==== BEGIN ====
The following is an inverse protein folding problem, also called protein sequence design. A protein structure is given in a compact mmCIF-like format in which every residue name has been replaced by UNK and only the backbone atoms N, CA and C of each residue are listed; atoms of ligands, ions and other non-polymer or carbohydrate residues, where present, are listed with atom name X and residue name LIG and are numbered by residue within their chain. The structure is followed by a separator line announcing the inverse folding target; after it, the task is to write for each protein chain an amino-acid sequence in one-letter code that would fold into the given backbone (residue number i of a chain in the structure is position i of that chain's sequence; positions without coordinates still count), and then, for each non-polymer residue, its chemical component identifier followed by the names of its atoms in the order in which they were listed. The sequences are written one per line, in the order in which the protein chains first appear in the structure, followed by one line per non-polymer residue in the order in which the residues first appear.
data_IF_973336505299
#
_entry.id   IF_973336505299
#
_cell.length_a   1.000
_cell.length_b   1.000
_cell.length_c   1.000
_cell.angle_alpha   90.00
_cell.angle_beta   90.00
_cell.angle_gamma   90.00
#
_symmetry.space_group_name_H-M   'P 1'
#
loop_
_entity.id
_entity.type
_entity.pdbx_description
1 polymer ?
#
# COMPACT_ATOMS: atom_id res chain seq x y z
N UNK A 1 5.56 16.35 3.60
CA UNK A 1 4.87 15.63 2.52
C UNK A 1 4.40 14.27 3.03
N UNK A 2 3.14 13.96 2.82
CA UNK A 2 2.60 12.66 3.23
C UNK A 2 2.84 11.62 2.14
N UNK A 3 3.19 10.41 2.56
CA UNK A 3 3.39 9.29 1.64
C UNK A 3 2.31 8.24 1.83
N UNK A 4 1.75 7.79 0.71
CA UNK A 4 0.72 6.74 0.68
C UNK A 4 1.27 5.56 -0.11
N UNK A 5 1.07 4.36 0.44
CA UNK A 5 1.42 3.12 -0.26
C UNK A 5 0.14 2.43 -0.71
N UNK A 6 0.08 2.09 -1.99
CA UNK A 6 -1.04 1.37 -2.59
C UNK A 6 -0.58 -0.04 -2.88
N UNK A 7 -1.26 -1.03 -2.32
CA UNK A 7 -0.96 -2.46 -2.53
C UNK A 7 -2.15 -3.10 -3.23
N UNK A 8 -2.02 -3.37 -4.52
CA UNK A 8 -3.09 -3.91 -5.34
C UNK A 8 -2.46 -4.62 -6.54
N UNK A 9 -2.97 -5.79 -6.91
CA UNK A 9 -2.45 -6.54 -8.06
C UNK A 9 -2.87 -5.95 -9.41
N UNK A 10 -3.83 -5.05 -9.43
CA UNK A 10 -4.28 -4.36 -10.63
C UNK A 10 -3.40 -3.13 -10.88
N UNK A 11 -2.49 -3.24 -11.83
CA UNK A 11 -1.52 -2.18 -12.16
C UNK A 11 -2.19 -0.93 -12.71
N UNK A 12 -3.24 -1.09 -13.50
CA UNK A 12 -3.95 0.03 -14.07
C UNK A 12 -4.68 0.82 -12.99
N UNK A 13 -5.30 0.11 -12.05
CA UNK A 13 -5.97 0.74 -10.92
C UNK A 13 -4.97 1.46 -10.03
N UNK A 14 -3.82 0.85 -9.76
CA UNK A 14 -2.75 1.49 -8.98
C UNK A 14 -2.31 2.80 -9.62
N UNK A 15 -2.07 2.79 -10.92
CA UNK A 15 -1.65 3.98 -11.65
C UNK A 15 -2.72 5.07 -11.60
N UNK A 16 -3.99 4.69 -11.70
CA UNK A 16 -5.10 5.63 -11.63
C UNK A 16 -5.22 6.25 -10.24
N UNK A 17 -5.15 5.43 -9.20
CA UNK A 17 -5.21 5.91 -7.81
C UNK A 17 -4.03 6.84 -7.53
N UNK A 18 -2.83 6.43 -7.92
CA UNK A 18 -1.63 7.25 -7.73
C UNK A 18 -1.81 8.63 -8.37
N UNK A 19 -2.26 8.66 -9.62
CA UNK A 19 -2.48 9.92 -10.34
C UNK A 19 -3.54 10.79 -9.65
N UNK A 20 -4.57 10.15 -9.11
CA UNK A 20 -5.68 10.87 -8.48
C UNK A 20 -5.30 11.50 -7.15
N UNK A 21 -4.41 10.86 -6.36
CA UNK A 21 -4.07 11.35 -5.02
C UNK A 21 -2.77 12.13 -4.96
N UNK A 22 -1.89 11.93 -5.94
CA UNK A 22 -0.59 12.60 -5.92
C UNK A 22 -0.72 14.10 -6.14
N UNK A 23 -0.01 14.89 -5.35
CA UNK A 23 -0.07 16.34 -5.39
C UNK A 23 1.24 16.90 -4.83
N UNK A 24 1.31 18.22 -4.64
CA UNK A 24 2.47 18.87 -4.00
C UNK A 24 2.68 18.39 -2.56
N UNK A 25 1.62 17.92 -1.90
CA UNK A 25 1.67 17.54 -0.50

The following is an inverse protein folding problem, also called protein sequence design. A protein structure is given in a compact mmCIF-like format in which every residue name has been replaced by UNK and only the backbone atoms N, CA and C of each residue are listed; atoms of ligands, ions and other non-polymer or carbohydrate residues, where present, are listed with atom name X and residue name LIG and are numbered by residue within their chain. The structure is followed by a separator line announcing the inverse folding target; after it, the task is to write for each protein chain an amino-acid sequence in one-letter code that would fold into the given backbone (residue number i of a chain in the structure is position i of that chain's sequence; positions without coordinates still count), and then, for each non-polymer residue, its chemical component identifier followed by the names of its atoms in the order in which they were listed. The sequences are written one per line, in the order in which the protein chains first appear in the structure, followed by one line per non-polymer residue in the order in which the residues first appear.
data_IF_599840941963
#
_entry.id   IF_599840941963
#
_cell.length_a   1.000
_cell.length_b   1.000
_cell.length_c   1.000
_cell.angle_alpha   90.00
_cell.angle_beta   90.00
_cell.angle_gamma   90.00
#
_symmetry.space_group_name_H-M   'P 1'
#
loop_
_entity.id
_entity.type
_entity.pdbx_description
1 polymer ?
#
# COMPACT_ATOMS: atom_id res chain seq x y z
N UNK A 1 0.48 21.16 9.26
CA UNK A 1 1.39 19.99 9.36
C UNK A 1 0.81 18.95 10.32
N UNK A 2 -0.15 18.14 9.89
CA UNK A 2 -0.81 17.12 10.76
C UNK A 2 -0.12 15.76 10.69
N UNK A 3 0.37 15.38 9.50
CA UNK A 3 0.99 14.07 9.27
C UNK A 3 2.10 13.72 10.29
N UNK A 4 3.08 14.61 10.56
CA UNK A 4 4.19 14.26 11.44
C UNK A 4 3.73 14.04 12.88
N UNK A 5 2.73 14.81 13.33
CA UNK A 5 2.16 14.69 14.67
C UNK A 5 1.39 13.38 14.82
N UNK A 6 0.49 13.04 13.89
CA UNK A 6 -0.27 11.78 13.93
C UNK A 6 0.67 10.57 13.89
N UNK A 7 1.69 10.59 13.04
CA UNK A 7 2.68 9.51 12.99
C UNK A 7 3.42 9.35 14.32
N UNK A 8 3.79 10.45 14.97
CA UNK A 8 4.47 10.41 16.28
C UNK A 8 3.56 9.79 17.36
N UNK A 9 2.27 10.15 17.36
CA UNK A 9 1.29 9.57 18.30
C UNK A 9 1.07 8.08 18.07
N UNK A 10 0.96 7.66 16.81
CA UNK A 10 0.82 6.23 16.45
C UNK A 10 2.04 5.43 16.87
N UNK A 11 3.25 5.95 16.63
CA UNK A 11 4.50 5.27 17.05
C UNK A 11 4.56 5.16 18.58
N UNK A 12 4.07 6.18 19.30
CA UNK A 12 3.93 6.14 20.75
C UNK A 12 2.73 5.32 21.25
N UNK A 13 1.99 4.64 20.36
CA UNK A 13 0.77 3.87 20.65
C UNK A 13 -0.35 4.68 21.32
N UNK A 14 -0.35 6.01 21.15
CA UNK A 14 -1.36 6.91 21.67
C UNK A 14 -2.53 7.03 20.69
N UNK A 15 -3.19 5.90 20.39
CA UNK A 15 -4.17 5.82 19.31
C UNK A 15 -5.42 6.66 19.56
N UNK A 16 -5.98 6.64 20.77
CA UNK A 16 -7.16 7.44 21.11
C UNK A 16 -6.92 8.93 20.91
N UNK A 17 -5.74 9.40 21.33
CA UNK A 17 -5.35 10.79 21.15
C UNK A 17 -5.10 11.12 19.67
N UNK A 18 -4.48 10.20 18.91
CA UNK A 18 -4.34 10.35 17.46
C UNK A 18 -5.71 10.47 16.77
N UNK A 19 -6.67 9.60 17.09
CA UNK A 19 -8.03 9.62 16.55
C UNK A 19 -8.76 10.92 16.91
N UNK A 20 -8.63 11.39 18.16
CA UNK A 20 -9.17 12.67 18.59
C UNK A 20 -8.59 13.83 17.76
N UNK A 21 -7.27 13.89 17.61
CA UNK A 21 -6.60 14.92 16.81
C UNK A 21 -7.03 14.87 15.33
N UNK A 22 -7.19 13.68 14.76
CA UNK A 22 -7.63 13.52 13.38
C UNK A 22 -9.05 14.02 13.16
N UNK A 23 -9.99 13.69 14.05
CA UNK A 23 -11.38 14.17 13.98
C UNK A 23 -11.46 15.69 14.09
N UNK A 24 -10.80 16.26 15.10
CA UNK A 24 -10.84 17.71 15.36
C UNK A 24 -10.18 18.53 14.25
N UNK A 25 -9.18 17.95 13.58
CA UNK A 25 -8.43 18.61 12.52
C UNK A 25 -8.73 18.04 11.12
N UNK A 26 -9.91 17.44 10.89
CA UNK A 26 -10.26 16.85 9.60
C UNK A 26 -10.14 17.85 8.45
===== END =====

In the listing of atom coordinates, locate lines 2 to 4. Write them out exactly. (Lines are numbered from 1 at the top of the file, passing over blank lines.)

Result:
data_IF_973336505299
#
_entry.id   IF_973336505299